“What is cinema?” That’s the question posed by the title of collected writings by French critic Andre Bazin nearly 50 years ago. These days, it’s a particularly tough question: TV overshadows feature films in the cultural landscape, while digital advancements range from social media to virtual reality. Now more than ever, we need a festival to clarify the changing identity of cinema.
Just don’t tell that to Thierry Fremaux, the festival’s poker-faced director.
“In Cannes, our role is to defend film — to show both its power and vitality,” he wrote me in an email this week, asserting that virtual reality installations belong in the Cannes marketplace rather than its official selection of films. “That is its role,” he said. “But Cannes is a film festival.”
And television, he added, deserves a separate context. “We must invent a special festival for it,” he said. “However, movies are doing well — as you’ll see from the geographical selection this year.”
Naive? Stubborn? Maybe, but the program supports Fremaux’s resistance to anything but the purest definition of the movies. The 50 titles in the official selection, whittled down from some 1,800 submissions, represent dozens of countries along with filmmakers new and old. Collectively, they speak to a common understanding of movies as distinct artistry.
Day four, for example, finds Steven Spielberg’s Disney-financed children’s novelization “The BFG” screening for the press and industry just a few hours after Korean director Park Chan-wook’s erotic thriller “The Handmaiden.” That same day, Chilean director Alejandro Jodoworsky’s surrealist ode to his youth, “Endless Poetry,” premieres in Directors Fortnight, and British filmmaker Andrea Arnold’s teen runaway drama “American Honey” surfaces in the evening. One 12-hour period at Cannes is a self-contained argument for the medium’s vitality.
Fremaux himself clearly has his favorites, repeatedly singling out German director Maren Ade’s relationship drama “Toni Erdman” and Brazil’s Kleber Mendonça Filho’s mysterious “Aquarius” as two major highlights. But others who have seen some selections in advance — such as Edouard Waintrop, who programs Directors Fortnight — have their own preferences. Waintrop touted two French films in competition, Bruno Dumon’s “Slack Bay” and Alain Giraudie’s “Staying Vertical,” along with “Train to Busan,” from Korea’s Yeon Sang-Ho.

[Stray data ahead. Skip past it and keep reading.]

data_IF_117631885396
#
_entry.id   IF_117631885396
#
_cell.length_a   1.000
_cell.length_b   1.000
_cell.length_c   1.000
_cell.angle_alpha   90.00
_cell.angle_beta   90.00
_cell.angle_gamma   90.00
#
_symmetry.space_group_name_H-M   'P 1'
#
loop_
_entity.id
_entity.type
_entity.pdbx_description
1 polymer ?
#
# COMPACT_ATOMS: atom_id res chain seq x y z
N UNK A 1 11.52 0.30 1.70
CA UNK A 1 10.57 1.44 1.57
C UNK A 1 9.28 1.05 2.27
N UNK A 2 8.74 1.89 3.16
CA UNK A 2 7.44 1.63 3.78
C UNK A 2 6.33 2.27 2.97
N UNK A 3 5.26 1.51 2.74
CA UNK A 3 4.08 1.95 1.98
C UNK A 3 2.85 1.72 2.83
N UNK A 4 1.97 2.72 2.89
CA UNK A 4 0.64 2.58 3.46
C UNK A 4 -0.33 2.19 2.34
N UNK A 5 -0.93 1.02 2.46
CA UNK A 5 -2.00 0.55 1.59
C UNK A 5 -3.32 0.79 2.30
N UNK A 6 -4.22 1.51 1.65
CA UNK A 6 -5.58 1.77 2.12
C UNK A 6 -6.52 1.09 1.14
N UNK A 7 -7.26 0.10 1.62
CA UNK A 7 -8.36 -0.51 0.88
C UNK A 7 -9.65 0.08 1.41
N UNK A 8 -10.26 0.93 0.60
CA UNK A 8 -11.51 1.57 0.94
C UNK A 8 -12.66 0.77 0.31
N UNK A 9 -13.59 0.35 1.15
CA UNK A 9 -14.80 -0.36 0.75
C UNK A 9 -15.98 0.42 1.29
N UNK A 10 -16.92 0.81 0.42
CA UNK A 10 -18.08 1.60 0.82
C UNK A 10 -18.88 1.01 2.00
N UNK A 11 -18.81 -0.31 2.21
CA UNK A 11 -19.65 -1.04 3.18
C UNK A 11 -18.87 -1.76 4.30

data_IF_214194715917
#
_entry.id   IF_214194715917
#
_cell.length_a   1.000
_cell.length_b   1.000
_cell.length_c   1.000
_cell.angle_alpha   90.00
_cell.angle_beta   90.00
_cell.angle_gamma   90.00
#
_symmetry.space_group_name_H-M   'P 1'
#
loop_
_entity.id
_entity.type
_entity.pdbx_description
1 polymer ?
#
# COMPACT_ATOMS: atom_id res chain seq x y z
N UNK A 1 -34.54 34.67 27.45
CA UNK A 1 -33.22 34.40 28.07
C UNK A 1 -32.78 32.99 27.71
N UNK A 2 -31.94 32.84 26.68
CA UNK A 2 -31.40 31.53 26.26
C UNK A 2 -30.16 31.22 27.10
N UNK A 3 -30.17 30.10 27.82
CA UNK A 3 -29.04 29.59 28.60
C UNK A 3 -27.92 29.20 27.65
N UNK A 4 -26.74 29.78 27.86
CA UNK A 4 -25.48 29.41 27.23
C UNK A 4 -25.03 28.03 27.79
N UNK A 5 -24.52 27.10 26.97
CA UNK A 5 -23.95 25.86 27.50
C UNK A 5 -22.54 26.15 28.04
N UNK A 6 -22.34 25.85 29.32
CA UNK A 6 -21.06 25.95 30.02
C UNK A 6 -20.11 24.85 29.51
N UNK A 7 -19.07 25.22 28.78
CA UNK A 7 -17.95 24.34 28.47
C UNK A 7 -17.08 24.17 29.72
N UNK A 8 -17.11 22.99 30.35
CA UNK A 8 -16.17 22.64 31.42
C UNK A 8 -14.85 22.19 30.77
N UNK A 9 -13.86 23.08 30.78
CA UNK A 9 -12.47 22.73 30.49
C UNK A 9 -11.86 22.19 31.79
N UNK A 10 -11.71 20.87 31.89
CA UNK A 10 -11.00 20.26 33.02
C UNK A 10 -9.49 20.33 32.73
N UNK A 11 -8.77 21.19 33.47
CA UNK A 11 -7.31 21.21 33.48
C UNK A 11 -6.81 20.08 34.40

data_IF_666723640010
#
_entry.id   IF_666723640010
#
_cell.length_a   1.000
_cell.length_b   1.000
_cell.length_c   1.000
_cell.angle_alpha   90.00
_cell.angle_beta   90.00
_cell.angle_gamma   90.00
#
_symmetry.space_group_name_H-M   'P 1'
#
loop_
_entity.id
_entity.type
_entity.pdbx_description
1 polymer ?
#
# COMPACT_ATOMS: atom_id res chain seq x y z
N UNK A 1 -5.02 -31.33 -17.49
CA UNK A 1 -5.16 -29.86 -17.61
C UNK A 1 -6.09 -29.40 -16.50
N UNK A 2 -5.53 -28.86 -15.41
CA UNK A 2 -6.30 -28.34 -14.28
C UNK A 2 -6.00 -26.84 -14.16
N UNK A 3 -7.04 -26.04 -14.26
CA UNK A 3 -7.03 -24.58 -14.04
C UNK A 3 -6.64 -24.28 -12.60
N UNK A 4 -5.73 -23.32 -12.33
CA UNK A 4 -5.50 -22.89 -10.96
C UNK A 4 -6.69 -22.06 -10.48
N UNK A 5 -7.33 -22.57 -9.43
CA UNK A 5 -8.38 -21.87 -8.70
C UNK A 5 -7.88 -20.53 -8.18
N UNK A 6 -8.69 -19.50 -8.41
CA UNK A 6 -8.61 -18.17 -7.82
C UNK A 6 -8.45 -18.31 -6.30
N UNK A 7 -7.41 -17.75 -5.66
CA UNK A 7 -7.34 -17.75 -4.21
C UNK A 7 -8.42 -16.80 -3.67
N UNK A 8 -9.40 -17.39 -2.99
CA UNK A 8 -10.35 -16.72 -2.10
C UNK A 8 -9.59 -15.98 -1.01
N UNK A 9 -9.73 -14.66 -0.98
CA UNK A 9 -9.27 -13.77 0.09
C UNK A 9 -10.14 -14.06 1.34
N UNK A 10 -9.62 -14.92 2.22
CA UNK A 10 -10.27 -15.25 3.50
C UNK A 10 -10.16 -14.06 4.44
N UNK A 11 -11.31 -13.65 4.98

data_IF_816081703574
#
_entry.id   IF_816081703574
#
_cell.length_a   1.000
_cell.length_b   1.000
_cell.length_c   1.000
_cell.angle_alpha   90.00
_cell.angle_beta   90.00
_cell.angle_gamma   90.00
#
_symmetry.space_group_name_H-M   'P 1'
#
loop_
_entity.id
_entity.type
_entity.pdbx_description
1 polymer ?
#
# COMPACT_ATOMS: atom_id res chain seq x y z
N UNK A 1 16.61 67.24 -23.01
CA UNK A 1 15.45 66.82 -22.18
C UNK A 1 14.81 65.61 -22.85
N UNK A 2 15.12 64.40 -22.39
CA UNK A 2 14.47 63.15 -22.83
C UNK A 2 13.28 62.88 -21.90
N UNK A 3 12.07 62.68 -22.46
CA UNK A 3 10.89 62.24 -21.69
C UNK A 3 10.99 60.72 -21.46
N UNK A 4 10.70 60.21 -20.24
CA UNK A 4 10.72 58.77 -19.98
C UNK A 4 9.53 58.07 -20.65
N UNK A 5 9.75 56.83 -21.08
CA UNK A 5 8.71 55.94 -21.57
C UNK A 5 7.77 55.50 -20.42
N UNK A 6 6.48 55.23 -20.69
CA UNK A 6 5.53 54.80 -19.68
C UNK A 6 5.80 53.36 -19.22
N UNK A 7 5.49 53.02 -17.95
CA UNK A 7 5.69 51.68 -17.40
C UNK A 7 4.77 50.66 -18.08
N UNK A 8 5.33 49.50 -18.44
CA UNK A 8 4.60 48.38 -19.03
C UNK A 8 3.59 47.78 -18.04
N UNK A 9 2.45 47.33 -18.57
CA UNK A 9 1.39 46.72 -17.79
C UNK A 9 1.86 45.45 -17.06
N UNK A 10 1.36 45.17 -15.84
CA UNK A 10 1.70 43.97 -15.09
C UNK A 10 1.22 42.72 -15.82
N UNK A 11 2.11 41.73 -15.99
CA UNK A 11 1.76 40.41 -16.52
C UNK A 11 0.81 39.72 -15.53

His own section’s highlights include “Risk,” the latest documentary from “Citizenfour” director Laura Poitras, which the festival added at the last minute. It was one of several entries that the programmer described as a surprise this year; another was “My Life As a Courgette,” a Swiss animated film that he randomly encountered at a special screening near his home in Geneva. “We cross the world to see movies, but one of the best I’ve seen was almost shown to me in my living room,” Waintrop said.
For Waintrop, the joy of programming comes from his personal satisfaction with the films in the selection. “The first criteria for a movie to be selected is the pleasure it gives us,” Waintrop said. “This is a subjective criteria that we brandish as a banner.”
Charles Tesson, artistic director of Cannes’ Critics Week section, expressed a similar sentiment. His festival’s seven-film selection — with one new title premiering each day — “is not intended to illustrate one day of cinema, but to offer several ways of seeing it across a wide spectrum.”
Which is to say: Embrace the contrasts. Social media may have sped up and simplified the terms of the conversation, but nothing stimulates a dense series of far-reaching debates about the state of the movies like Cannes. “The festival belongs to everyone,” Fremaux wrote me. “So everyone has their own opinions about it. Sometimes they’re great; sometimes, they’re stupid. When you do this job, you must be able to accept everything.”
And that may be the single reason why, in the decade that I have attended this festival, Cannes has remained a complete rarity on the world stage even as the medium continues to change. In an age that favors consensus, it celebrates a culture defined by opposing sensibilities. The festival flings 21 competition titles at a jury of filmmakers and actors — this year headed by George Miller — and forces them to argue through their favorites.
Many film festivals have similarly complex visions of the art form, but only Cannes achieves it on such a massive scale. The festival may offer no single definition for cinema or a reliable prediction of its future, but over the course of 10 days, it offers a dramatic assertion of the art form’s resilience. Let the arguments begin.